Parent 'Help' Can Hurt Student Athletes

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Parents have every right -- even a responsibility -- to take a very intense interest in their children's extracurricular activities.

But when angry and influential parents become too involved, a high school runs the danger of turning into a Bermuda Triangle for coaches.

Around the country, complaints from scorned parents and pouting players have led to the dismissal or resignation of dedicated coaches who say their enthusiasm for sports and athletics has faded.

Knowing the pressure coaches face, classroom teachers are refusing to step into the athletic arena, weakening the bond between sports and education.

That's a disturbing trend -- teacher-coaches have long been the lifeblood of high schools and respected professionals.

Among the reasons teachers give for not coaching is parents questioning their decisions and administrators not always willing to back them.

One coach said, "Coaches nowadays stick their necks into the guillotine, hold their breath and wait for the axe to drop."

At Payson High School the past few years, almost every varsity coach has been under some type of fire from disgruntled parents.

More than a few have opted not to expose their families to the harassment and have walked away from coaching.

The revolving door in the PHS football program has ushered in and out eight head coaches in the past 20 years. At Blue Ridge High School, the most successful football program in the state, there has been just one coach in the same time period.

PHS boys basketball has had six head coaches in the past two decades.

Perennial state power Mesa Mountain View, a program that has attracted --s transfer students --wo of the Rim Country's finest players, has had one.

And all the past coaches in the two PHS programs had, at various times in their tenure, to deal with parental unrest. Their complaints often center on insufficient playing time for their children.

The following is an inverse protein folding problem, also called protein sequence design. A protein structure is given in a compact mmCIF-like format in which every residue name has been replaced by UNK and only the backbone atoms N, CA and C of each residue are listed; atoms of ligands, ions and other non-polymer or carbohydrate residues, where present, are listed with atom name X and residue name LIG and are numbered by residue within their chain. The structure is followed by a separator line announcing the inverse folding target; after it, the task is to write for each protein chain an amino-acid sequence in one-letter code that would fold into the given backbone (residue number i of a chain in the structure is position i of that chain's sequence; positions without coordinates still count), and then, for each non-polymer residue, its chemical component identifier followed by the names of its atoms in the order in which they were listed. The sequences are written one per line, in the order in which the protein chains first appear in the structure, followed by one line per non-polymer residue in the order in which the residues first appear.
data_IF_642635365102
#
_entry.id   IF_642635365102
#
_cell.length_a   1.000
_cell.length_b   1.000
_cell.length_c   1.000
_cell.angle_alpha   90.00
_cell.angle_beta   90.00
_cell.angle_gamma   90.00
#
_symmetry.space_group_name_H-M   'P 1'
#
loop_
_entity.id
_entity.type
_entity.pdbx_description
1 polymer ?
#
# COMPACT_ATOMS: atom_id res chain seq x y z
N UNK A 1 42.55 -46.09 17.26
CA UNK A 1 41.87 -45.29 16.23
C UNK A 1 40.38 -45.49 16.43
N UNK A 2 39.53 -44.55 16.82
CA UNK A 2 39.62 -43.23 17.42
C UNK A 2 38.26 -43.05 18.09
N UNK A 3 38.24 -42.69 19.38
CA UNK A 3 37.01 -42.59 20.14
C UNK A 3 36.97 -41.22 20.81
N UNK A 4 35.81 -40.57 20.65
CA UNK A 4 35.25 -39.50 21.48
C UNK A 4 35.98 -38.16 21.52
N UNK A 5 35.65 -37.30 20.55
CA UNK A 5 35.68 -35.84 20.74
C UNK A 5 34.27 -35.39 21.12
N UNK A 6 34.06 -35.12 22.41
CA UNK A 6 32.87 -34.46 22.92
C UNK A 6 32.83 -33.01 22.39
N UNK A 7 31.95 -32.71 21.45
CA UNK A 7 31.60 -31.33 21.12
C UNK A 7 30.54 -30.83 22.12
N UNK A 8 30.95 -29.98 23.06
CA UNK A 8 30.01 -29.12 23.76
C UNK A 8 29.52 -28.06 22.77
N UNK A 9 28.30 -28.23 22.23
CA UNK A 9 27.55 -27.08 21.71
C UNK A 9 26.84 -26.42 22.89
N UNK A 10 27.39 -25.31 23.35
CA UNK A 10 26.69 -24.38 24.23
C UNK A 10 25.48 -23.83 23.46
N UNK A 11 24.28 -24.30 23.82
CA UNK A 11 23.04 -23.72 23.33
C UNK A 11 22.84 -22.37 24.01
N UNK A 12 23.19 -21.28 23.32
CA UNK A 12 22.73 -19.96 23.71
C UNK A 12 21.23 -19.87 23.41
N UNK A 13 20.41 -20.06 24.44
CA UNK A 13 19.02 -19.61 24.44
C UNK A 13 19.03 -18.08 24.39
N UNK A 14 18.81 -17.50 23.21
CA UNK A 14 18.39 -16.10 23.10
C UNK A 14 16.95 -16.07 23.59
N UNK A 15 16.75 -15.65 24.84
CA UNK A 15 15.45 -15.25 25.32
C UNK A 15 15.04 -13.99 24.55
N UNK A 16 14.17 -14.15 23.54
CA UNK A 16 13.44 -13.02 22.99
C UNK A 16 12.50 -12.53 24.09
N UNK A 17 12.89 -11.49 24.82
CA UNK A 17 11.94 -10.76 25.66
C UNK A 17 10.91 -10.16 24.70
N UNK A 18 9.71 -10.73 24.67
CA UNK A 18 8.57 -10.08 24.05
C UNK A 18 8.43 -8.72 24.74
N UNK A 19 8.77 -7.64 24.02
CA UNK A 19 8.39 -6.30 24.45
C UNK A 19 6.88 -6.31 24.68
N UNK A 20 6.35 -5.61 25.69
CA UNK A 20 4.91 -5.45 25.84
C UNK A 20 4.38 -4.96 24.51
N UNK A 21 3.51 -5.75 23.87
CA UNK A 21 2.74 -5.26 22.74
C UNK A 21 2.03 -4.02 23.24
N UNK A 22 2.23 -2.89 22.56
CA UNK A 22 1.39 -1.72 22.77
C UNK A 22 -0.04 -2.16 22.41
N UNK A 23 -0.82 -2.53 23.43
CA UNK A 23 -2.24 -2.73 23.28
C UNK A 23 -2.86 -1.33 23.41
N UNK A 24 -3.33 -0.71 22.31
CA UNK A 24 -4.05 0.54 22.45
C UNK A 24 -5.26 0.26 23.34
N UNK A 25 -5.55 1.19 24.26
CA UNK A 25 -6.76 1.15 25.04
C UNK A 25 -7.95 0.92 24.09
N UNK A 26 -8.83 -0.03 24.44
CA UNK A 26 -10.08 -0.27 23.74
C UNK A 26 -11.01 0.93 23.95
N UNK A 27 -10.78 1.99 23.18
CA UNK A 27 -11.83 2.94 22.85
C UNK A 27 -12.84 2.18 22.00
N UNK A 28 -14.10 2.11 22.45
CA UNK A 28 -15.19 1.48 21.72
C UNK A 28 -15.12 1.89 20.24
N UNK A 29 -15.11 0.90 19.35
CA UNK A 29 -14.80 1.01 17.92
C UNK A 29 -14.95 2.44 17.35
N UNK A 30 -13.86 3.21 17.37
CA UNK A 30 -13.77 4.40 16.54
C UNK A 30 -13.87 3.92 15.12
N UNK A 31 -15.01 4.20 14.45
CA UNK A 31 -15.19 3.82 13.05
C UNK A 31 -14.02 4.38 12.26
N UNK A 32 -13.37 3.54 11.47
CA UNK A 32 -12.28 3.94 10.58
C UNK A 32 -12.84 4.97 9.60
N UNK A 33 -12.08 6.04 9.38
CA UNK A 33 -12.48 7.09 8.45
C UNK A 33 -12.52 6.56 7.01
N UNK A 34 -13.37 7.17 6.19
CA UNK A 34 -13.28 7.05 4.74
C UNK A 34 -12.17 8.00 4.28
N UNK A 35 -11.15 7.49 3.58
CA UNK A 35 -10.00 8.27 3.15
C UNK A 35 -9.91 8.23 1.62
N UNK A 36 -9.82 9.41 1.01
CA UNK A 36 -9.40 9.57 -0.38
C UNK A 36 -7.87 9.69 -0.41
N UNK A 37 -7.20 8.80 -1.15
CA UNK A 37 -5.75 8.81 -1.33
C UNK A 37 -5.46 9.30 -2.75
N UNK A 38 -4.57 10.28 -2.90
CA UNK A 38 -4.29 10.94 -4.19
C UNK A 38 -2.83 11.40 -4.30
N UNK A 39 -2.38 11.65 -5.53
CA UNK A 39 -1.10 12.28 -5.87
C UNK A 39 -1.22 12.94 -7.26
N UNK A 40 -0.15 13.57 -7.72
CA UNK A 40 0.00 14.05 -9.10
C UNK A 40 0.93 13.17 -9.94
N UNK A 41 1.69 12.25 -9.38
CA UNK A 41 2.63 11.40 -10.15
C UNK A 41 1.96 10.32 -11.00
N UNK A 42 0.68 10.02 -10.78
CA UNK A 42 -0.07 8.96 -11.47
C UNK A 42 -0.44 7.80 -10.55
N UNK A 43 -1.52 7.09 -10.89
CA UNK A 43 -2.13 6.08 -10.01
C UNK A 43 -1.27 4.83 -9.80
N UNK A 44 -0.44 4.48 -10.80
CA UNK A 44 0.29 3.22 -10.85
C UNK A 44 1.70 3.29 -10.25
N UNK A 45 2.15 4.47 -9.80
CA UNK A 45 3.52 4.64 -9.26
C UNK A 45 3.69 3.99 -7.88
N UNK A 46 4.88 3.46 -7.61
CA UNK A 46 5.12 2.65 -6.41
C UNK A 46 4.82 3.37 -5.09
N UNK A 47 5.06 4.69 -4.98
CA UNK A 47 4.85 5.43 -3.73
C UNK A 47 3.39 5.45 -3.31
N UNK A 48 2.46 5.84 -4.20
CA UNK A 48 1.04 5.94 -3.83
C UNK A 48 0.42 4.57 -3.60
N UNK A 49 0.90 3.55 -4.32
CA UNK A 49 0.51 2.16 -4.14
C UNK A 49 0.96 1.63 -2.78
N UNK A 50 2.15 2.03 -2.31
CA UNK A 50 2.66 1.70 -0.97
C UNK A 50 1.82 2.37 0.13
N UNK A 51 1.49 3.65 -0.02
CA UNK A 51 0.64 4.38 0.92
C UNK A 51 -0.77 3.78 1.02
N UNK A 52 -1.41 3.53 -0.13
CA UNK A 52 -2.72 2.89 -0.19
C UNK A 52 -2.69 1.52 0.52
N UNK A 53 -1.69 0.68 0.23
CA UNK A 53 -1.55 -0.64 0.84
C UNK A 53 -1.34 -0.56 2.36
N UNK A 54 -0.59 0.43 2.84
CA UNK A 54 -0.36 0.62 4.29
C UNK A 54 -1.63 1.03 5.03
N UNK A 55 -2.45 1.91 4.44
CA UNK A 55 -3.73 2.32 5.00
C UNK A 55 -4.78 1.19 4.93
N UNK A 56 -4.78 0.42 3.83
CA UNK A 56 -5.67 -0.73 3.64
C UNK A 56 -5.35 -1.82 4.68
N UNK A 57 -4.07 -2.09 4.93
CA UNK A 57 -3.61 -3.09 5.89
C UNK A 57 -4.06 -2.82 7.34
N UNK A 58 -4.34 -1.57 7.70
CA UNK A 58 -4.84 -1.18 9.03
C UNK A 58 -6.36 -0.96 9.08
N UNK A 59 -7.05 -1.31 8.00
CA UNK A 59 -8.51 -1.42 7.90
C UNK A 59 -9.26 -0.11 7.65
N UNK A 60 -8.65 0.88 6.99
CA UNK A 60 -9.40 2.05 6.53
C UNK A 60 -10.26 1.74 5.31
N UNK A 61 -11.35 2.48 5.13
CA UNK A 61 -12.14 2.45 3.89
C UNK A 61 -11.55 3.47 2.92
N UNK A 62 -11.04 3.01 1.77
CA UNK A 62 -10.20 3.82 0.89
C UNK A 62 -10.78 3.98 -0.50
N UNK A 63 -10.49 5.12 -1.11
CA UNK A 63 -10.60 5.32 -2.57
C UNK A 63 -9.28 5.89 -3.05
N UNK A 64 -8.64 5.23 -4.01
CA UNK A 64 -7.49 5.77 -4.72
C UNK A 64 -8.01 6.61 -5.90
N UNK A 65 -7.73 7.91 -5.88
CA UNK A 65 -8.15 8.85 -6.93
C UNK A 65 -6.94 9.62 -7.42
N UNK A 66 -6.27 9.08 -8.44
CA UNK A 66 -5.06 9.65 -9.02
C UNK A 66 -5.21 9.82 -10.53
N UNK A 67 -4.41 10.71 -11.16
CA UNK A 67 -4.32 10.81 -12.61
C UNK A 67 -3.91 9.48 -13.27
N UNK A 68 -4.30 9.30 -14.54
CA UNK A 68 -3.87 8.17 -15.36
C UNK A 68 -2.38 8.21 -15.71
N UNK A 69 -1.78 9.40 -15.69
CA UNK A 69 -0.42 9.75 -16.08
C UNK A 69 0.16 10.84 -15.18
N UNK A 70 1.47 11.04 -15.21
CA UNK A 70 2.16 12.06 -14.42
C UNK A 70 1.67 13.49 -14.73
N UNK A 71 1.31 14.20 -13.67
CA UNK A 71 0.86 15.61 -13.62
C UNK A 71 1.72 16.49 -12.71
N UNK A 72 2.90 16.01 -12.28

Coaches argue unhappy parents miss the point: their task is to determine what is best for the team, not the individual.

Administrators often find themselves between a rock and a hard place. They must act on concerns for the welfare of the children while at the same time supporting their coaches.

Often while administrators are attempting to solve problems, coaches are the last to know they are under fire because parents have taken their wrath directly to the principal, athletic director or district superintendent.

If high school athletics at PHS and around the country are going to continue to be an integral part of the education process, there is a code of conduct parents should follow.

It includes:

  • Try, try, try to be objective.
  • Don't criticize the coach in public or disrupt the team by making ultimatums.
  • Don't over-react and rush off to an administrator if you feel an injustice has been done; investigate, but anticipate that the problem is not as it might appear.

Lastly, and most importantly, follow some very good advice from former Winslow High School basketball coach Jack Renkens. "You gave them life, now let them learn to handle it. Let them need you on their terms -- don't help them to death."

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